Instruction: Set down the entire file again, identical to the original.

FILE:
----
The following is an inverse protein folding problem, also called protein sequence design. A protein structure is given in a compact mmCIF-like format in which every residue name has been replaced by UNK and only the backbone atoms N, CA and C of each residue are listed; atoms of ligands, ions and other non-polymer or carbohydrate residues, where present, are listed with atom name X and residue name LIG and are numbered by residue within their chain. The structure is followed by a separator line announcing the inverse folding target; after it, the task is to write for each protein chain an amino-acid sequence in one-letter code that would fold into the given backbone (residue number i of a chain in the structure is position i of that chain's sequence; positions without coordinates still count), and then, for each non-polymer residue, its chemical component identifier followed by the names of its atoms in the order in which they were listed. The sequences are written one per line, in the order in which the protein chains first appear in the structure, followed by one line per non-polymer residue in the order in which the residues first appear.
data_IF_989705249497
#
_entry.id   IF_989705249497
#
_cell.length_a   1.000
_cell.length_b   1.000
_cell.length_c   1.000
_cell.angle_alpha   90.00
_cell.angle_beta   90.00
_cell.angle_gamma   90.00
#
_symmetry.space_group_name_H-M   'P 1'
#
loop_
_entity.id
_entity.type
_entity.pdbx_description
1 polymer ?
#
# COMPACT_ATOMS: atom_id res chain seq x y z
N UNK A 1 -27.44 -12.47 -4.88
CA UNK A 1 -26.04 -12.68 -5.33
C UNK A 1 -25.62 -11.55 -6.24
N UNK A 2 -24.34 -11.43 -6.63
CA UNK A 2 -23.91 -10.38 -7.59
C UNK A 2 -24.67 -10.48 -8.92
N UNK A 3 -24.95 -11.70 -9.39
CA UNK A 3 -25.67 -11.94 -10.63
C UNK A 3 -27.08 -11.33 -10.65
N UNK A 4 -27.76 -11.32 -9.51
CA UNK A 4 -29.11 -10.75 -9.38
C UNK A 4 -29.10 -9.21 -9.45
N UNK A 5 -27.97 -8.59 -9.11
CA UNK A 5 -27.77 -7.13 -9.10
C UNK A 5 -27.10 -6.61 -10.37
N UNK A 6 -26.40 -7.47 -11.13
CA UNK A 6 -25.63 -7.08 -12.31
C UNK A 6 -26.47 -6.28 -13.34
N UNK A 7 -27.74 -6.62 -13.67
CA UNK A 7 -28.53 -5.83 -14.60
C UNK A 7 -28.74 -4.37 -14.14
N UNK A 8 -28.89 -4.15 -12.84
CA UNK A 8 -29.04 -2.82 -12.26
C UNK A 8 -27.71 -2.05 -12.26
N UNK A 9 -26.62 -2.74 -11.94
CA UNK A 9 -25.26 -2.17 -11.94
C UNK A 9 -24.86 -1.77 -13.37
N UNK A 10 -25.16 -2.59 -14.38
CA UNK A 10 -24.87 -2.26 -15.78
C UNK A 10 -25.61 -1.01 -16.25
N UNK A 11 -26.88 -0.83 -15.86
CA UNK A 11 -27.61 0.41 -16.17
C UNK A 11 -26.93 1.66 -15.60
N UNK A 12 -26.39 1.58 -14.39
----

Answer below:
The following is an inverse protein folding problem, also called protein sequence design. A protein structure is given in a compact mmCIF-like format in which every residue name has been replaced by UNK and only the backbone atoms N, CA and C of each residue are listed; atoms of ligands, ions and other non-polymer or carbohydrate residues, where present, are listed with atom name X and residue name LIG and are numbered by residue within their chain. The structure is followed by a separator line announcing the inverse folding target; after it, the task is to write for each protein chain an amino-acid sequence in one-letter code that would fold into the given backbone (residue number i of a chain in the structure is position i of that chain's sequence; positions without coordinates still count), and then, for each non-polymer residue, its chemical component identifier followed by the names of its atoms in the order in which they were listed. The sequences are written one per line, in the order in which the protein chains first appear in the structure, followed by one line per non-polymer residue in the order in which the residues first appear.
data_IF_989705249497
#
_entry.id   IF_989705249497
#
_cell.length_a   1.000
_cell.length_b   1.000
_cell.length_c   1.000
_cell.angle_alpha   90.00
_cell.angle_beta   90.00
_cell.angle_gamma   90.00
#
_symmetry.space_group_name_H-M   'P 1'
#
loop_
_entity.id
_entity.type
_entity.pdbx_description
1 polymer ?
#
# COMPACT_ATOMS: atom_id res chain seq x y z
N UNK A 1 -27.44 -12.47 -4.88
CA UNK A 1 -26.04 -12.68 -5.33
C UNK A 1 -25.62 -11.55 -6.24
N UNK A 2 -24.34 -11.43 -6.63
CA UNK A 2 -23.91 -10.38 -7.59
C UNK A 2 -24.67 -10.48 -8.92
N UNK A 3 -24.95 -11.70 -9.39
CA UNK A 3 -25.67 -11.94 -10.63
C UNK A 3 -27.08 -11.33 -10.65
N UNK A 4 -27.76 -11.32 -9.51
CA UNK A 4 -29.11 -10.75 -9.38
C UNK A 4 -29.10 -9.21 -9.45
N UNK A 5 -27.97 -8.59 -9.11
CA UNK A 5 -27.77 -7.13 -9.10
C UNK A 5 -27.10 -6.61 -10.37
N UNK A 6 -26.40 -7.47 -11.13
CA UNK A 6 -25.63 -7.08 -12.31
C UNK A 6 -26.47 -6.28 -13.34
N UNK A 7 -27.74 -6.62 -13.67
CA UNK A 7 -28.53 -5.83 -14.60
C UNK A 7 -28.74 -4.37 -14.14
N UNK A 8 -28.89 -4.15 -12.84
CA UNK A 8 -29.04 -2.82 -12.26
C UNK A 8 -27.71 -2.05 -12.26
N UNK A 9 -26.62 -2.74 -11.94
CA UNK A 9 -25.26 -2.17 -11.94
C UNK A 9 -24.86 -1.77 -13.37
N UNK A 10 -25.16 -2.59 -14.38
CA UNK A 10 -24.87 -2.26 -15.78
C UNK A 10 -25.61 -1.01 -16.25
N UNK A 11 -26.88 -0.83 -15.86
CA UNK A 11 -27.61 0.41 -16.17
C UNK A 11 -26.93 1.66 -15.60
N UNK A 12 -26.39 1.58 -14.39